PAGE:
Associating | What you need to know
Working as a non-owning associate is by far the most common choice among dentists who are starting their careers. Starting your career by serving as an associate can be a great way to get a feel for what it would be like to own and operate your own practice.
There is risk in any job but often the primary risk involved in serving as an associate would be inadequate pay. You’ll want to make sure that your cash flow needs are being met by your compensation, otherwise you will need to pick up a second and maybe even a third associate position. It is frequently difficult for practice owners to determine how much work they will have for associates. On top of that risk, practice owners normally perform the higher dollar procedures and leave the lower dollar procedures to associates. To protect yourself, you may want to negotiate a set minimum rate of compensation per day, per week, per month or for the year. As an associate you will be receiving far less income for the work that you perform than income that the host owner would receive performing the same exact work himself or herself. But the trade-off is in the short run, it can be good experience.
As an associate, you will need to work as your employer directs. Sometimes the policies and procedures that associates are expected to abide by are in conflict with an associate’s training, philosophy of care and ethics. Some employers may require you to recommend treatment plans that are marginal at best and at worst, unnecessary or inappropriate.
As a new associate, do not expect the owner to have all the modern technology that you may have used while in dental school. This can be frustrating to you because you may want to provide dental services in a manner to which you are accustomed.
As an associate, there is the risk of being fired. You will want to have a clear written agreement with a host owner about cause for termination. There can be termination for cause and termination without cause. Avoid signing an agreement with a non-compete area and period of time that is unreasonable. Numerous attorneys have stated that it is unlikely that courts in Ohio would support a non-compete period of time greater than two years. There is no set maximum non-compete distance from a practice but practically speaking anything beyond 10 miles could eliminate most of many given metropolitan areas. Rely on professional legal advice to negotiate associate contract terms. Attorneys with experience serving dental practitioners are the best choice.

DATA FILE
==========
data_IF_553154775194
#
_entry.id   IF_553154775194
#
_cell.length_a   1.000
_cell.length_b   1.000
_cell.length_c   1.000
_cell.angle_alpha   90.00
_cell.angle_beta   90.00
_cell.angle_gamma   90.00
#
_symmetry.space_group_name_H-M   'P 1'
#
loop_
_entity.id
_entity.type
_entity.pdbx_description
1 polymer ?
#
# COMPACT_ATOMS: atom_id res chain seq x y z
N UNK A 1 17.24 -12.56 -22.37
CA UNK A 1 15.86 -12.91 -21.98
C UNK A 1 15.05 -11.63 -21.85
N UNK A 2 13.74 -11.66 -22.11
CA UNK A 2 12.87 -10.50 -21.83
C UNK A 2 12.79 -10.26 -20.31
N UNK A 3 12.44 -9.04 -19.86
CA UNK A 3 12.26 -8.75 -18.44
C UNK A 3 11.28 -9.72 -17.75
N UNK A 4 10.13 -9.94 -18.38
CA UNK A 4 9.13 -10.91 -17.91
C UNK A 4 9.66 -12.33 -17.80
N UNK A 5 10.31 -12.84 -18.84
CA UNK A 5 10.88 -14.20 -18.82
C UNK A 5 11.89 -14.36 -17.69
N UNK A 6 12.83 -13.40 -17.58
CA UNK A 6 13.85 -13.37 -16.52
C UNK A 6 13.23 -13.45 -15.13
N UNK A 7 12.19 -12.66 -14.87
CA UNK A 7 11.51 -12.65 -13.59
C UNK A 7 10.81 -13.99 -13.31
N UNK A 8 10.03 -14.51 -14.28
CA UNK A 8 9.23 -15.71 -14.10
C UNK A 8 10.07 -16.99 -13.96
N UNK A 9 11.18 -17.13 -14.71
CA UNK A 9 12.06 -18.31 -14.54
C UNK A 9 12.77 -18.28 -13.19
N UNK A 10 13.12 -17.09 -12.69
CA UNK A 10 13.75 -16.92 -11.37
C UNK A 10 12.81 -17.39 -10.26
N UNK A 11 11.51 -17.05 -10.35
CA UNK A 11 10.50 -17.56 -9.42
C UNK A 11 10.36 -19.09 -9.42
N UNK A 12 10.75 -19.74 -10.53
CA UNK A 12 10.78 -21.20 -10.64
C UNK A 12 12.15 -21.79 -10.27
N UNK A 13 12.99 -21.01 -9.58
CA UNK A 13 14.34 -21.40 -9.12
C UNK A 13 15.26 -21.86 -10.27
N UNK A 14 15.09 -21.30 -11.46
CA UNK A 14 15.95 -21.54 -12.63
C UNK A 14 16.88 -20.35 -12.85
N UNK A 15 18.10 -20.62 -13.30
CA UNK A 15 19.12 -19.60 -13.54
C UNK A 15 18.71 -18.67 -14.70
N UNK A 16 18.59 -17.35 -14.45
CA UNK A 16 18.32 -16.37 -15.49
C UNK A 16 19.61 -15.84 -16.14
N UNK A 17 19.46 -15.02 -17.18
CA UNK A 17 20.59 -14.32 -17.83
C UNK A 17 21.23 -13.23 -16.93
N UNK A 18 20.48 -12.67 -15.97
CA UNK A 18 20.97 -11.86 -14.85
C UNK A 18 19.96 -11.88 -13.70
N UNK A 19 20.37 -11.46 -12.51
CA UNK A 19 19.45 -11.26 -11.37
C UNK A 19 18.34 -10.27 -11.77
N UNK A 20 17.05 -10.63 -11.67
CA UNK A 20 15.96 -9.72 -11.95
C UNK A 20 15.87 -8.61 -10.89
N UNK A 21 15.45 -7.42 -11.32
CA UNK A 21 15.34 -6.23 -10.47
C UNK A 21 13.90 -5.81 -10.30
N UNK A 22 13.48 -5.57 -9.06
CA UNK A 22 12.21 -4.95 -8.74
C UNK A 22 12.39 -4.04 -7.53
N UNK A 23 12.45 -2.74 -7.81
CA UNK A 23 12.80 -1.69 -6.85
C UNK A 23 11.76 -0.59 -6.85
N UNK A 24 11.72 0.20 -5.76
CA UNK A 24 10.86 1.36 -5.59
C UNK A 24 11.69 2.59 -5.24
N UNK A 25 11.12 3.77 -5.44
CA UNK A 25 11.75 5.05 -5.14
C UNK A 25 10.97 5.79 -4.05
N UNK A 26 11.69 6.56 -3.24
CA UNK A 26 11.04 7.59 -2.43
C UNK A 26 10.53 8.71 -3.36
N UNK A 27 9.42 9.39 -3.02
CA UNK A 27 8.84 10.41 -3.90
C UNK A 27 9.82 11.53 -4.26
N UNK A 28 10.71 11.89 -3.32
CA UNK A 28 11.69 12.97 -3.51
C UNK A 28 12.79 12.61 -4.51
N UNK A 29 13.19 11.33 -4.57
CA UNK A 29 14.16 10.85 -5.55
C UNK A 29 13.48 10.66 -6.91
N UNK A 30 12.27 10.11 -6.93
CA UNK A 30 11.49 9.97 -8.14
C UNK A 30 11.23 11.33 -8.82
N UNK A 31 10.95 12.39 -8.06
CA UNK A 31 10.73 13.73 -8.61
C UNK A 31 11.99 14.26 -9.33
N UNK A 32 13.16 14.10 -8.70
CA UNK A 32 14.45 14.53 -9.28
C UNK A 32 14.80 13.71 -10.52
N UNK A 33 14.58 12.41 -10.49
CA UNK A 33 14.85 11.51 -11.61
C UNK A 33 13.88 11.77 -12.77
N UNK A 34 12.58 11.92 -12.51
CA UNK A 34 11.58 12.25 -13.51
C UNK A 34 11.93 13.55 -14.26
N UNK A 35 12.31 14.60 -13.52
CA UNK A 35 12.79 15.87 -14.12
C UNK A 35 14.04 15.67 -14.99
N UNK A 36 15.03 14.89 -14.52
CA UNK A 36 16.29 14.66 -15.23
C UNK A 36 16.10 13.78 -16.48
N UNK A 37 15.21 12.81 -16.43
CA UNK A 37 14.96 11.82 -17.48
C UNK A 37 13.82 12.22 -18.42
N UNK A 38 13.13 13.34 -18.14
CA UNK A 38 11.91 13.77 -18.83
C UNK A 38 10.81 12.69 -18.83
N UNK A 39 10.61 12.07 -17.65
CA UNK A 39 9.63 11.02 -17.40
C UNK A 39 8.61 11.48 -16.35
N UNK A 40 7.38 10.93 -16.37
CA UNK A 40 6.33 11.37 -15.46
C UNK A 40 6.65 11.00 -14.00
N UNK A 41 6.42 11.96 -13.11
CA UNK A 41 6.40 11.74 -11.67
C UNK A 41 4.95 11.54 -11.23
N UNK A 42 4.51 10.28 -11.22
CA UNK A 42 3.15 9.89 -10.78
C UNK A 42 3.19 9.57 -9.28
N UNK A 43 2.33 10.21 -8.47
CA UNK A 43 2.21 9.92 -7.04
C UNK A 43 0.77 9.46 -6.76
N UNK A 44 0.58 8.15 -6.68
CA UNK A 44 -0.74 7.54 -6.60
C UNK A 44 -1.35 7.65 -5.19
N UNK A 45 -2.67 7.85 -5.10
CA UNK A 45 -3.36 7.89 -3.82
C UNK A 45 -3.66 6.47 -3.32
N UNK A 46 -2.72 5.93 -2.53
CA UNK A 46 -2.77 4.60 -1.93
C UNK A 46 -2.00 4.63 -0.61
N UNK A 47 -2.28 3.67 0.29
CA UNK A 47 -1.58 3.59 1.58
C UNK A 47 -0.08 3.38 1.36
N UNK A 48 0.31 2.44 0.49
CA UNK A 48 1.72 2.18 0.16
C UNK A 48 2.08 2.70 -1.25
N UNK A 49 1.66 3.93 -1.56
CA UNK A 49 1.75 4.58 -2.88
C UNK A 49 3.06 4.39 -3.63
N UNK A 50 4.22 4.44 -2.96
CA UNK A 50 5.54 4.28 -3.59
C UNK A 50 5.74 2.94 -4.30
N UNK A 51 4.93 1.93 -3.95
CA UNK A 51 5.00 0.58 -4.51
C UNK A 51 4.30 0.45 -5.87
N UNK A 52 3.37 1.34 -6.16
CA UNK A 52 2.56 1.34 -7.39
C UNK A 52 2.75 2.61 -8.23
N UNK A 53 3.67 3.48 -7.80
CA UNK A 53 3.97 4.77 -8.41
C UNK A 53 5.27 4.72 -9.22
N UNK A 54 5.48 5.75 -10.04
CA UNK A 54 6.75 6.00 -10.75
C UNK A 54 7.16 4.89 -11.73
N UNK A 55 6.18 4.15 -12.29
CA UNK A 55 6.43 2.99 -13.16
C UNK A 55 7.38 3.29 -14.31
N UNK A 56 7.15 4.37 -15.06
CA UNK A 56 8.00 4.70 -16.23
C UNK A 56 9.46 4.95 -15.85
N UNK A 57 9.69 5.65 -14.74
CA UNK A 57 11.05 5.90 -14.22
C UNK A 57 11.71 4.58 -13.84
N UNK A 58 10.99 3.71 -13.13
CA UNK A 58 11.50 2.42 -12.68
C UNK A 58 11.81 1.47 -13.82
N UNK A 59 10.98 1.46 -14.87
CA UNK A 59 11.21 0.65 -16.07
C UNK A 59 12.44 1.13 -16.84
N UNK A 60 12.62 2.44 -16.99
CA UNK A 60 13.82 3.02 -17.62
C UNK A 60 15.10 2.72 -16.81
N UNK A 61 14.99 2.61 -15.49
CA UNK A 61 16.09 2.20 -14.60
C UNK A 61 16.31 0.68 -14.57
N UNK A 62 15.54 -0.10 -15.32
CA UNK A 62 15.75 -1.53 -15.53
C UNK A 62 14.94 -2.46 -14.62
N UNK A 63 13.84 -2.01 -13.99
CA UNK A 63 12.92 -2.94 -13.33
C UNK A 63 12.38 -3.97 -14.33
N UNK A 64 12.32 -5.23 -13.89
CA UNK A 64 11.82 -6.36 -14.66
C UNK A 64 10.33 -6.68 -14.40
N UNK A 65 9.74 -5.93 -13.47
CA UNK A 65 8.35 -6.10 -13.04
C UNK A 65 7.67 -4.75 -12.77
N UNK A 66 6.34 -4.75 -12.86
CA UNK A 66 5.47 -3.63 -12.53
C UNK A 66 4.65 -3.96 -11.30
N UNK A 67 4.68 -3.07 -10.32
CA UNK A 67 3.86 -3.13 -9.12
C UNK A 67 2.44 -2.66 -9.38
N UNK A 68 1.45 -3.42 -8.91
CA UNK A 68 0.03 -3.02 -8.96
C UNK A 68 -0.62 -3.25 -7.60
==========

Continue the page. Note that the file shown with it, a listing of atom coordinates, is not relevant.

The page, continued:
If you are considering a partnership buy-in, you need to be aware that more of these fail than succeed. Many dental practitioners are great clinicians but they don’t have the skills or training to manage and implement practice transitions. Two primary reasons for this are sellers not having enough business to provide income for both the owner operator and the associates and secondly disagreement over the selling price of the practices.
SO WHAT WORK COULD YOU EXPECT AS AN ASSOCIATE?
You will likely be expected to cover more of the basic work, more emergency calls and work more non-traditional office hours like evenings and weekends. It is common that there is a shift of the higher dollar procedures to the practice owners and away from associates. You will want to protect yourself by making sure that you have a minimum daily amount that you will be paid.
As associates are usually paid a percentage of their own production or sometimes a percentage of their collections from their work. In rural communities away from metropolitan areas, a significant per diem rate is common. Associates generally do not receive much in the way of benefits. If you do have an opportunity to be in a group health insurance plan or pension plan, most likely the host dentist will not pay for the additional cost over and above your agreed upon compensation amount.
Everyone’s standard of living is different. You may have significant school debt or you may have none at all. You will need to determine if the amount of compensation that you would receive as an associate is adequate to meet your needs. If there is not enough work in the practice to keep you busy, then how are you going to pay your bills? If you find yourself in a situation where your chosen associate’s position is not generating adequate income, you will need to pick up a second or possibly a third part-time associate position.